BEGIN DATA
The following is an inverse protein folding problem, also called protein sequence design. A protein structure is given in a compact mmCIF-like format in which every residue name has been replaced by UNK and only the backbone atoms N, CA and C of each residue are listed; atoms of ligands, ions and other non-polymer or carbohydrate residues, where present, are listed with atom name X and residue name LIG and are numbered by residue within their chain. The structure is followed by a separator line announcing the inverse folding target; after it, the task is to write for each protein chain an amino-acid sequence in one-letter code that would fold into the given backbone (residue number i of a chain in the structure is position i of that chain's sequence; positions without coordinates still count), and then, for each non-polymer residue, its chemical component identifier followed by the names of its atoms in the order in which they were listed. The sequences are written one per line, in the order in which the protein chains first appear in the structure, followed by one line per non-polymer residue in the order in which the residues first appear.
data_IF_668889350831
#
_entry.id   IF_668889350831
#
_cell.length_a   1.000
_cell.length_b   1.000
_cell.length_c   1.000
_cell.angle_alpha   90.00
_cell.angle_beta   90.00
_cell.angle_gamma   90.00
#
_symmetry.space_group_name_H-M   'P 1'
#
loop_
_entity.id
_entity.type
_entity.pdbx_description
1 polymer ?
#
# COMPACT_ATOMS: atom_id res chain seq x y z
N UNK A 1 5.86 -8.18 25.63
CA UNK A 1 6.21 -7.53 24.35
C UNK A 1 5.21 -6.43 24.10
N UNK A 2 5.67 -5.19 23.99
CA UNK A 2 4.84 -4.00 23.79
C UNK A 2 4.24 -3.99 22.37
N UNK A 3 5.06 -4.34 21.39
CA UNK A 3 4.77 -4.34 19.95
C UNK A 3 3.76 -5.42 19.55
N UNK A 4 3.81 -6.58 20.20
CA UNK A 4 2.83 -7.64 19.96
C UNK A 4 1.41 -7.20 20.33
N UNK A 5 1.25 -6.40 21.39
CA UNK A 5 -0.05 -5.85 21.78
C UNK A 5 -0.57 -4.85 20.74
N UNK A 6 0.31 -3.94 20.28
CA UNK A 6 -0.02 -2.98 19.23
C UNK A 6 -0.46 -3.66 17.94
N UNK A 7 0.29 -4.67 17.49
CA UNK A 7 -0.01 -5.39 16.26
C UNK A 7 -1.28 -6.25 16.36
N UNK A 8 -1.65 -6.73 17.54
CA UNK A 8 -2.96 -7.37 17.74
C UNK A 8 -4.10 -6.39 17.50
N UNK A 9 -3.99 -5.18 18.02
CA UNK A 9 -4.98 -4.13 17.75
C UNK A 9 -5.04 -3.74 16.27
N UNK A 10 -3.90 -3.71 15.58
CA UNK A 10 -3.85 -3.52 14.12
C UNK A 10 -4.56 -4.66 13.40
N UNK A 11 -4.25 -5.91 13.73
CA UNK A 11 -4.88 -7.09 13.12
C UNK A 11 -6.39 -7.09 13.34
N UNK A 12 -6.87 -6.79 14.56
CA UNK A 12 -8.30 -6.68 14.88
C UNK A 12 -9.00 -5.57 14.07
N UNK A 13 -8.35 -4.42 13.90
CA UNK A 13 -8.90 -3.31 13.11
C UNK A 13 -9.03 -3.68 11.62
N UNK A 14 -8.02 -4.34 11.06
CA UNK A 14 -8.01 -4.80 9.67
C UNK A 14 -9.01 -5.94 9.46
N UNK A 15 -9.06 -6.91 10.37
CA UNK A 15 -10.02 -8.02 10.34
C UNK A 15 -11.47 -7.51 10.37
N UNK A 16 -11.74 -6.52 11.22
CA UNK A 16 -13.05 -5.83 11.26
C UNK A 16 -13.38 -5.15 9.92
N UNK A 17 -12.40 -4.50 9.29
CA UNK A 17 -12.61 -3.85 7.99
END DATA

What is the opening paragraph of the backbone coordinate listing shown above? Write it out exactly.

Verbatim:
The following is an inverse protein folding problem, also called protein sequence design. A protein structure is given in a compact mmCIF-like format in which every residue name has been replaced by UNK and only the backbone atoms N, CA and C of each residue are listed; atoms of ligands, ions and other non-polymer or carbohydrate residues, where present, are listed with atom name X and residue name LIG and are numbered by residue within their chain. The structure is followed by a separator line announcing the inverse folding target; after it, the task is to write for each protein chain an amino-acid sequence in one-letter code that would fold into the given backbone (residue number i of a chain in the structure is position i of that chain's sequence; positions without coordinates still count), and then, for each non-polymer residue, its chemical component identifier followed by the names of its atoms in the order in which they were listed. The sequences are written one per line, in the order in which the protein chains first appear in the structure, followed by one line per non-polymer residue in the order in which the residues first appear.